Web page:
A Medicare-like public plan would be much more stable and secure than other approaches. It would provide the broadest possible choice of doctors. It could be offered throughout the nation on the same terms. It would have the lowest administrative costs. And its bargaining power and large risk pool would allow it to offer the most affordable possible premiums and most effectively restrain costs while upgrading the quality of care.
I could go on, but the point is clear - Medicare's supposed administrative and medical cost advantages are not real. That does NOT mean a public plan option isn't viable. In fact, there is a government plan that is kicking the collective private health plan industry's rear end. It's the Veteran's Administration, and rather than Medicare, i'd base a national plan on a dramatic expansion of the VA.
Who's right? Well, both - or neither.
First, I should take issue with one of Paduda's assertions. Medicare does indeed hold down health care costs. It's costs are growing slower than private insurance. Now, that doesn't mean costs aren't growing - they are. If we don't control health care costs, Medicare will indeed break the bank. That's why we need the public health insurance option.
To analyze which type of public health insurance option will work best, I think it helps to understand the goal of the public health insurance option. First and foremost, the public health insurance option should exist to provide people with a place they can go to get quality health insurance if and when their private insurance fails to provide them with what they need. People should always have a choice to get out of the private, monopolistic system if they want.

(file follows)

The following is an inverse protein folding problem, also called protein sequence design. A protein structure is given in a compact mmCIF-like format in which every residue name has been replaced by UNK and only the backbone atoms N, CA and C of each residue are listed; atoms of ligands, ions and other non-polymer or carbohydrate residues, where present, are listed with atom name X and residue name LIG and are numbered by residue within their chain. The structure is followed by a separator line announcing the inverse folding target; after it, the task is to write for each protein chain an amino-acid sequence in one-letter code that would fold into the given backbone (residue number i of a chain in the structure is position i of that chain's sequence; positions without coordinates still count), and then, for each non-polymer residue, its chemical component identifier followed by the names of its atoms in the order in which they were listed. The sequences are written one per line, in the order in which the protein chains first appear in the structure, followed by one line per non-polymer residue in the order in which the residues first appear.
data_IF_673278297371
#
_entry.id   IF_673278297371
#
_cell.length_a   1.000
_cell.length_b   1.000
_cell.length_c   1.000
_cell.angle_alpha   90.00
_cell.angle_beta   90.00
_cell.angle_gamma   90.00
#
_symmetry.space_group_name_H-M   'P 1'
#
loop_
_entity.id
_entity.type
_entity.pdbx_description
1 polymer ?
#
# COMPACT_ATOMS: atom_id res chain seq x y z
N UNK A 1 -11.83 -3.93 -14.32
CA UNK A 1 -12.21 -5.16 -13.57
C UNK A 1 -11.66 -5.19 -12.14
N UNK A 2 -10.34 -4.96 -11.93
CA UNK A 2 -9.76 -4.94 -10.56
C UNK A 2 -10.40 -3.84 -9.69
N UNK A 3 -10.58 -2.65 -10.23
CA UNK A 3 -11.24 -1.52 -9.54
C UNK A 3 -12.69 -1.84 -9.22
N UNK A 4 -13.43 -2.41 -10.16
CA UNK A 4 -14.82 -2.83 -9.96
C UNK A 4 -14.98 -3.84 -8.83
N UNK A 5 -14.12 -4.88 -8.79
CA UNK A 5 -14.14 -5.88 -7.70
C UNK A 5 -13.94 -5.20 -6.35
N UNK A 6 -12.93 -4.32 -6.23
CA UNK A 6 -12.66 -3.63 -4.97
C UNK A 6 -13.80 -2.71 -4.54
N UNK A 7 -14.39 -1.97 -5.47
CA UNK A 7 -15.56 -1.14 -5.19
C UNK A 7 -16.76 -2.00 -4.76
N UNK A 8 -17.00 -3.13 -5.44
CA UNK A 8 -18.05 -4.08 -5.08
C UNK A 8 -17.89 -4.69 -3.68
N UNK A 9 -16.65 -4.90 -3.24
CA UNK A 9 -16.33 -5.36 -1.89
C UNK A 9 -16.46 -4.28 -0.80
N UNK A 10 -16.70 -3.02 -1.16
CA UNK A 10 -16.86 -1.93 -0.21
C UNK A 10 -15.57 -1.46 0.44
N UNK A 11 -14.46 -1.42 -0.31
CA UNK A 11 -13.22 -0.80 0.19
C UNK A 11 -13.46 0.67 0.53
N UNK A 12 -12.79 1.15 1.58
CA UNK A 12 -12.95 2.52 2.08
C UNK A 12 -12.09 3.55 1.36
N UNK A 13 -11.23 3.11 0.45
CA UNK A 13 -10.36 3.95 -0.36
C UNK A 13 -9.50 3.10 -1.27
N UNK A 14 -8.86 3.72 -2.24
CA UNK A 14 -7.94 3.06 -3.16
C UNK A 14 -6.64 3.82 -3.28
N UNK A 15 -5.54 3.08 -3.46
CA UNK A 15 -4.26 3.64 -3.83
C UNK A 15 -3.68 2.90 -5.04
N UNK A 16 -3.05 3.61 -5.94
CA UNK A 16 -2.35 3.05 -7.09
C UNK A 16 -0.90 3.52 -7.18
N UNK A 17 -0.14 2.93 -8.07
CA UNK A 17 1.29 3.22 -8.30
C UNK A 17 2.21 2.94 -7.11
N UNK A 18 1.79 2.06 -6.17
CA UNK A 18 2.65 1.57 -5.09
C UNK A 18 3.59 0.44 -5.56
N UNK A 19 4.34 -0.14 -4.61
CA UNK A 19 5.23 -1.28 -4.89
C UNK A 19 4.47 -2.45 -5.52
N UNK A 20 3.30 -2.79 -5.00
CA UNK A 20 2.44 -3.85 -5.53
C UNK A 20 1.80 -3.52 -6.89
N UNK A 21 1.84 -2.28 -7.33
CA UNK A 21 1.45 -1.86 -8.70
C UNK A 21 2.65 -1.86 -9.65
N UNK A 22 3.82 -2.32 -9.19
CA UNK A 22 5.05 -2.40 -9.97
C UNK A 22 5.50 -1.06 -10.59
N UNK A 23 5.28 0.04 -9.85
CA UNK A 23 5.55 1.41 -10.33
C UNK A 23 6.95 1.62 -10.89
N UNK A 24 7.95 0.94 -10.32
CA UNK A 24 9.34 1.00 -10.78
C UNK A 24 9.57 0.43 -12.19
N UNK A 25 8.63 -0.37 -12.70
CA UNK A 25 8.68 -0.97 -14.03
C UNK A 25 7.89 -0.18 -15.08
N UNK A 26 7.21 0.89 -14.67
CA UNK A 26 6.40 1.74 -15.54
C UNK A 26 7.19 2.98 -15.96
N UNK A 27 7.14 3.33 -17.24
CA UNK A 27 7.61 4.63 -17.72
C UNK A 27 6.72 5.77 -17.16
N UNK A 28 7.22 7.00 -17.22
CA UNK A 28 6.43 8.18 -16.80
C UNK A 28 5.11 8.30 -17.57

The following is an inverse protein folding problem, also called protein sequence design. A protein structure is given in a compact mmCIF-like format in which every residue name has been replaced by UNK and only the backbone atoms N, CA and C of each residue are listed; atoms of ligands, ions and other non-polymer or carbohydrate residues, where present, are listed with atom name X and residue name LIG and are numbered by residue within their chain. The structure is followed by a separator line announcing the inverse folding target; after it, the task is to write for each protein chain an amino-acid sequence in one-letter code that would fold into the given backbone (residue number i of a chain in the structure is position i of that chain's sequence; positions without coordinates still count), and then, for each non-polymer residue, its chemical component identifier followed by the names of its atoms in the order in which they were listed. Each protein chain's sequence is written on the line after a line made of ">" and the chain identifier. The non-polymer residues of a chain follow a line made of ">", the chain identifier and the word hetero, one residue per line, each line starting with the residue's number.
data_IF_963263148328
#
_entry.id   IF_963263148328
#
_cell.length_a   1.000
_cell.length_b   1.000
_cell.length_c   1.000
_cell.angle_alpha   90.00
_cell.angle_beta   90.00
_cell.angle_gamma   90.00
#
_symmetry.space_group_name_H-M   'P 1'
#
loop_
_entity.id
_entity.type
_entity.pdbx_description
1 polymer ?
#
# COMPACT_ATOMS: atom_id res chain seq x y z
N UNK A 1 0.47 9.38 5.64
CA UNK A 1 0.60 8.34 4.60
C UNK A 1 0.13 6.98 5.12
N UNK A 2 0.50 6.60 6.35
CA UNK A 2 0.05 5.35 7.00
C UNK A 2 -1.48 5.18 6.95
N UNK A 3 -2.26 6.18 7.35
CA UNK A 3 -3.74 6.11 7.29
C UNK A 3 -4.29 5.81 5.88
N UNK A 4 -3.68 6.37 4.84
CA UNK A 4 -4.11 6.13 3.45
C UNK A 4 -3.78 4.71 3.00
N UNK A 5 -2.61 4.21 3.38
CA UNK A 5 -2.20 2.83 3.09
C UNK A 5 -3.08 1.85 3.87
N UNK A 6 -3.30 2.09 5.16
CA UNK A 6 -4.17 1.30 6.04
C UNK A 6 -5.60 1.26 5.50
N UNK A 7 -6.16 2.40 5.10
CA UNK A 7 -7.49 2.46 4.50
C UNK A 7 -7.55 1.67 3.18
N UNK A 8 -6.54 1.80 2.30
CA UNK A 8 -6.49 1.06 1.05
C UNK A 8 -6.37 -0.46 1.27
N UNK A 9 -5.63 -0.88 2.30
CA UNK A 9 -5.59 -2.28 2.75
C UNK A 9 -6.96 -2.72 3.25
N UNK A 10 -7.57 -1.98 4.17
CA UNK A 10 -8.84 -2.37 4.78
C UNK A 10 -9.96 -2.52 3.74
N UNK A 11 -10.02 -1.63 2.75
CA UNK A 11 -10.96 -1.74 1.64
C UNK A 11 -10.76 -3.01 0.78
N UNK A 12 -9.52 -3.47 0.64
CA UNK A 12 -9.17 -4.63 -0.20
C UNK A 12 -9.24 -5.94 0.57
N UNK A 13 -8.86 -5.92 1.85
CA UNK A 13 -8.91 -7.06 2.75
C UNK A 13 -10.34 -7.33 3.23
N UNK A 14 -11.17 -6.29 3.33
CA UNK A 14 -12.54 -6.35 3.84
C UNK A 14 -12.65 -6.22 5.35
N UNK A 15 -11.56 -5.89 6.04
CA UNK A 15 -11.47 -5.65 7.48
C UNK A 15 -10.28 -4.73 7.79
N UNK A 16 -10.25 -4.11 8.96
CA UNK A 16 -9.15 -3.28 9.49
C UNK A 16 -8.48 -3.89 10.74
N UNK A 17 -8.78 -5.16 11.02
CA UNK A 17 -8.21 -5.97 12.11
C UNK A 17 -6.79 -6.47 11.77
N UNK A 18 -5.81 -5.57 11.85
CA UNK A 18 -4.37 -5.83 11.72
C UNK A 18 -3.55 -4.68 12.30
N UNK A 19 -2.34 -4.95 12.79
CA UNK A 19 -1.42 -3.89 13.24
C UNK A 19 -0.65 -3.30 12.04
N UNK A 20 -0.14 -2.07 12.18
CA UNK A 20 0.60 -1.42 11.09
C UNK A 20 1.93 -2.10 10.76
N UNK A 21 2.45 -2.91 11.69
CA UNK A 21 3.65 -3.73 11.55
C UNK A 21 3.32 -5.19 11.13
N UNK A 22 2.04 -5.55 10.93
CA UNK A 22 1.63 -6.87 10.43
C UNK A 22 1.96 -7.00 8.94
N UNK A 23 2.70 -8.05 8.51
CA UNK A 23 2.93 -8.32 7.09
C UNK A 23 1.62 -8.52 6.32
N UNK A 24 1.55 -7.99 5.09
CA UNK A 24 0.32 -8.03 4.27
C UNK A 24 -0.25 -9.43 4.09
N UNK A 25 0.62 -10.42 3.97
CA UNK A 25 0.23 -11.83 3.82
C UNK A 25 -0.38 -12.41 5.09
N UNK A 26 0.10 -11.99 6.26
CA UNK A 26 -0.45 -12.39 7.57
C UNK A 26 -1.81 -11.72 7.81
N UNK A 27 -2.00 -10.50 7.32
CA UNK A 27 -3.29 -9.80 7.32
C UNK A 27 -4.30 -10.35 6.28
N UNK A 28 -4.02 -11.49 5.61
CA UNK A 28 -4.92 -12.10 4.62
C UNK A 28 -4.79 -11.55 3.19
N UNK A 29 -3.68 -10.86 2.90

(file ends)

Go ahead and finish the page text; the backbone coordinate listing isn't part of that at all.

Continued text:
This choice will lead to increased competition. (I'm not sure why Paduda says it "may" lead to more competition, it seems to me that increased competition is pretty much a guarantee.) The public option should be able to bargain with providers for lower rates, and with less overhead, it will be able to provide services for at least nominally less than private insurance right off the bat. This, combined with an insurance program designed to protect people's health and not a corporate bottom line, will make the public health insurance option a strong competitor. Private insurance will be forced to respond.
This competition between public and private seems to me to be the main driver of lower costs and better outcomes. Private insurers will likely get creative finding ways to out-deliver and undercut public insurance. And public insurance, with access to a vast pool of data and government transparency regulation, will be able to really understand costs in the health care system in a new way, and derive further solutions from that, solutions like the ones Atul Gawande has proposed in this must-read article in the New Yorker.
So, in a way, it doesn't matter much if the public health insurance option is Medicare-like or VA-like. As long as it provides people with quality health care and peace of mind, it will be popular. And as long as it is a strong competitor, it can adapt down the line to ratchet down health care costs even further.
(originally posted at Campaign for America's Future)